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School & Program Updates

School & Program Updates

Arizona Helps Phoenix ‘Kick Butts’

The city of Phoenix is ready to kick butts this week with a new anti-smoking campaign. Smoking is the nation’s No. 1 preventable cause of death and kills thousands of people each year. On the brighter side, it is never too late to quit.

[Photo: Phoenix Mayor Greg Stanton with University of Arizona ASHLine partners:  (l to r) Leila Barraza, Cynthia Thomson, and Dean Iman Hakim from the Mel and Enid Zuckerman College of Public Health]

“We know that most current smokers want to quit,” said Mayor Stanton. “It’s not an easy change, but it can be done.  We want to encourage people to try during Phoenix Kicks Butts week.  Many find the support they need at the Arizona Smokers’ HelpLine.”

The ASHLine helps thousands of people quit using tobacco every year.  Many quitters find the one-to-one support, especially with counselors who have kicked the habit, to help provide the strength they need to quit.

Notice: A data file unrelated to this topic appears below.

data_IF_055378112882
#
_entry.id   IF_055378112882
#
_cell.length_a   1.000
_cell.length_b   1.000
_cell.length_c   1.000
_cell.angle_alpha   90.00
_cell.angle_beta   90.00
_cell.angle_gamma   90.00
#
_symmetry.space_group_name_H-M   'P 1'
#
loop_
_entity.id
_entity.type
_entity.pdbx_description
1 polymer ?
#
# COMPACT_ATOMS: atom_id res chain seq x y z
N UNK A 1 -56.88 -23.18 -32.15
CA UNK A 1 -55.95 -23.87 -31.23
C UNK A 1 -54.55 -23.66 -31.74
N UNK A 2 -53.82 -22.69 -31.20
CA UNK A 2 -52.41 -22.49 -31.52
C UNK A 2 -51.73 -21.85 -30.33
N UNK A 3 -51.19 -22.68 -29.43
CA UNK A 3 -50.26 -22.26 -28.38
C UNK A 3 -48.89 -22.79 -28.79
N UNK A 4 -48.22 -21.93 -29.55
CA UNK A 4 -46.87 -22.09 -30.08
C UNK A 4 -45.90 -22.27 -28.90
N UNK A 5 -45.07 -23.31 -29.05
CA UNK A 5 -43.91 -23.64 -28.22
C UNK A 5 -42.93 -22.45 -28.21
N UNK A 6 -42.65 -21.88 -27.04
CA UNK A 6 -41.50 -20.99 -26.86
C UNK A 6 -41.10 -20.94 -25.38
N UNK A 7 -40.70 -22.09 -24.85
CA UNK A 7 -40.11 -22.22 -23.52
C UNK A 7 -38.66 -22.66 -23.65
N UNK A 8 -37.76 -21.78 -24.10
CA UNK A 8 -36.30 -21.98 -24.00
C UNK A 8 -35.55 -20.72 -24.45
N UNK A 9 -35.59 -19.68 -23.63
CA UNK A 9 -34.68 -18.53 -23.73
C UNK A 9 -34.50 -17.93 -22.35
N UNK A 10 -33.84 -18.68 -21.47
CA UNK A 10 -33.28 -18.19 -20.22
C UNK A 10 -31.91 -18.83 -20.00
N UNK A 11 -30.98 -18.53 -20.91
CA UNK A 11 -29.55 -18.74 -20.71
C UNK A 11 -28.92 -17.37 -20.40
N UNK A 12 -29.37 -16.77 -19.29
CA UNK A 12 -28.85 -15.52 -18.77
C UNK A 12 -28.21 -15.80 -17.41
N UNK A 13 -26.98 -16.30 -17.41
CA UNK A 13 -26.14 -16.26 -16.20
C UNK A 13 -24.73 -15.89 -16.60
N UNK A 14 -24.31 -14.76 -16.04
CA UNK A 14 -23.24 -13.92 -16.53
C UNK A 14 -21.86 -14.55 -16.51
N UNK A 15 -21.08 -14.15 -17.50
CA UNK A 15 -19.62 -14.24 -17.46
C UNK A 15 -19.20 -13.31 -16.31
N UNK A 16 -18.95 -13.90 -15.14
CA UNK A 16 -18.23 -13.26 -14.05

“Nicotine is one of the most addictive drugs, but there is no good reason to continue to smoke. The health effects are well documented. Not just lung cancer, but heart disease. Most people will die from heart-related smoking issues than from cancer.”

Special incentives are available for people who try to quit this week. Two hundred people who call the ASHLine (1-800-55-66-222) will have the opportunity to win a pair of free tickets to an upcoming professional sports game or to a water park. To be eligible, please call the ASHLine, enroll and speak to a quit coach. The ASHLine is a free service provided to all Arizonans who want to quit tobacco.

“The real prize people win will be a healthier life,” said Mayor Stanton.  “And we’ll have a healthier city for their efforts. Even if you don’t want to quit, consider doing it for your loved ones. ”

The Phoenix Kicks Butts initiative is supported by 29 private, nonprofit and government agencies striving to help people make the decision to quit smoking.  Many of the partners are holding events in their workplaces and in the community to encourage people to stop using tobacco.

The Arizona Smokers’ HelpLine at the University of Arizona Mel and Enid Zuckerman College of Public Health, has been helping people quit tobacco since 1995.

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